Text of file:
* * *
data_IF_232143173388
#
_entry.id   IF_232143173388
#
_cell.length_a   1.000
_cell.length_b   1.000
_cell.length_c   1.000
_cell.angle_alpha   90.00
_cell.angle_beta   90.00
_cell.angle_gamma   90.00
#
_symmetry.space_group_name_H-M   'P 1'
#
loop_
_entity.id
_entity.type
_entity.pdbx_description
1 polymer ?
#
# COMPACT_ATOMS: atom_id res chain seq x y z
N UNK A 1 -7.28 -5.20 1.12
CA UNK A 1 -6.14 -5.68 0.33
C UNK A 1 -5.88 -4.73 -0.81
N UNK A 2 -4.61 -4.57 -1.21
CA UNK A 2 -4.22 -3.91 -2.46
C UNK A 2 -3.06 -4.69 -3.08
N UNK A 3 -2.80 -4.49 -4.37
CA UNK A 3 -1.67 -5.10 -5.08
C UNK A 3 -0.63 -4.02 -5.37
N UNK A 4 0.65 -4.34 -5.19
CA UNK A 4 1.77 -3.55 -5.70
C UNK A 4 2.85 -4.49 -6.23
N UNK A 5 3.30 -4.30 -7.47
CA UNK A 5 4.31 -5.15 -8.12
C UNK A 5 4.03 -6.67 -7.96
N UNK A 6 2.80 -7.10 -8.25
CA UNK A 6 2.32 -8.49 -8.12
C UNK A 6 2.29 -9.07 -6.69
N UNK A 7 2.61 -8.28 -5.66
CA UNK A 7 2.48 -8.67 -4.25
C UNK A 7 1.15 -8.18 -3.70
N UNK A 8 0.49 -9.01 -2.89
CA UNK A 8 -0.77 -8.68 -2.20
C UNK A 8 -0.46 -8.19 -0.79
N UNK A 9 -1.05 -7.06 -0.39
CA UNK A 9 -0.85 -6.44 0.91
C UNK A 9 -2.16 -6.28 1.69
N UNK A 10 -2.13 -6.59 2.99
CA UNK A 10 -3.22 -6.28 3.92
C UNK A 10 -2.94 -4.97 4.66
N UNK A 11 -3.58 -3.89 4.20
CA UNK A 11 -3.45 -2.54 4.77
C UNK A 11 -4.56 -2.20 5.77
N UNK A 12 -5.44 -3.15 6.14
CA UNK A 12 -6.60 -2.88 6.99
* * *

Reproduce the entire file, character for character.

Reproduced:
data_IF_232143173388
#
_entry.id   IF_232143173388
#
_cell.length_a   1.000
_cell.length_b   1.000
_cell.length_c   1.000
_cell.angle_alpha   90.00
_cell.angle_beta   90.00
_cell.angle_gamma   90.00
#
_symmetry.space_group_name_H-M   'P 1'
#
loop_
_entity.id
_entity.type
_entity.pdbx_description
1 polymer ?
#
# COMPACT_ATOMS: atom_id res chain seq x y z
N UNK A 1 -7.28 -5.20 1.12
CA UNK A 1 -6.14 -5.68 0.33
C UNK A 1 -5.88 -4.73 -0.81
N UNK A 2 -4.61 -4.57 -1.21
CA UNK A 2 -4.22 -3.91 -2.46
C UNK A 2 -3.06 -4.69 -3.08
N UNK A 3 -2.80 -4.49 -4.37
CA UNK A 3 -1.67 -5.10 -5.08
C UNK A 3 -0.63 -4.02 -5.37
N UNK A 4 0.65 -4.34 -5.19
CA UNK A 4 1.77 -3.55 -5.70
C UNK A 4 2.85 -4.49 -6.23
N UNK A 5 3.30 -4.30 -7.47
CA UNK A 5 4.31 -5.15 -8.12
C UNK A 5 4.03 -6.67 -7.96
N UNK A 6 2.80 -7.10 -8.25
CA UNK A 6 2.32 -8.49 -8.12
C UNK A 6 2.29 -9.07 -6.69
N UNK A 7 2.61 -8.28 -5.66
CA UNK A 7 2.48 -8.67 -4.25
C UNK A 7 1.15 -8.18 -3.70
N UNK A 8 0.49 -9.01 -2.89
CA UNK A 8 -0.77 -8.68 -2.20
C UNK A 8 -0.46 -8.19 -0.79
N UNK A 9 -1.05 -7.06 -0.39
CA UNK A 9 -0.85 -6.44 0.91
C UNK A 9 -2.16 -6.28 1.69
N UNK A 10 -2.13 -6.59 2.99
CA UNK A 10 -3.22 -6.28 3.92
C UNK A 10 -2.94 -4.97 4.66
N UNK A 11 -3.58 -3.89 4.20
CA UNK A 11 -3.45 -2.54 4.77
C UNK A 11 -4.56 -2.20 5.77
N UNK A 12 -5.44 -3.15 6.14
CA UNK A 12 -6.60 -2.88 6.99